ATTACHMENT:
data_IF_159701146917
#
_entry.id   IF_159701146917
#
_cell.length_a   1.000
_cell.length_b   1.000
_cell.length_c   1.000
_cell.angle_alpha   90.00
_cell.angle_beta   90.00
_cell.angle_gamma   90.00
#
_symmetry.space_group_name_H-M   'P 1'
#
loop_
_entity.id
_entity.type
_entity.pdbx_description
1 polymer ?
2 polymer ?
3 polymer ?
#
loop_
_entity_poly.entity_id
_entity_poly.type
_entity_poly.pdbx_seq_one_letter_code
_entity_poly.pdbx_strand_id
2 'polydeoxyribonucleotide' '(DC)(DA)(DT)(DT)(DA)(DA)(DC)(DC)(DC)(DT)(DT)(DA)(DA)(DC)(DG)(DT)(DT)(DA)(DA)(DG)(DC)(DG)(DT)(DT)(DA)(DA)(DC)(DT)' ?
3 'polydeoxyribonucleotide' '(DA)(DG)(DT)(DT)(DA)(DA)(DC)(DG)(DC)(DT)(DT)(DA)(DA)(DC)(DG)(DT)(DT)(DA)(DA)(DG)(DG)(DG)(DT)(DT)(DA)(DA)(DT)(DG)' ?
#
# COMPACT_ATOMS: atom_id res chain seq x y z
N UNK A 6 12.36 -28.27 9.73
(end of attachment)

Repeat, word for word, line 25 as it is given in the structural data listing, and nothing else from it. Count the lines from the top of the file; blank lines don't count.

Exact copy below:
_entity_poly.pdbx_seq_one_letter_code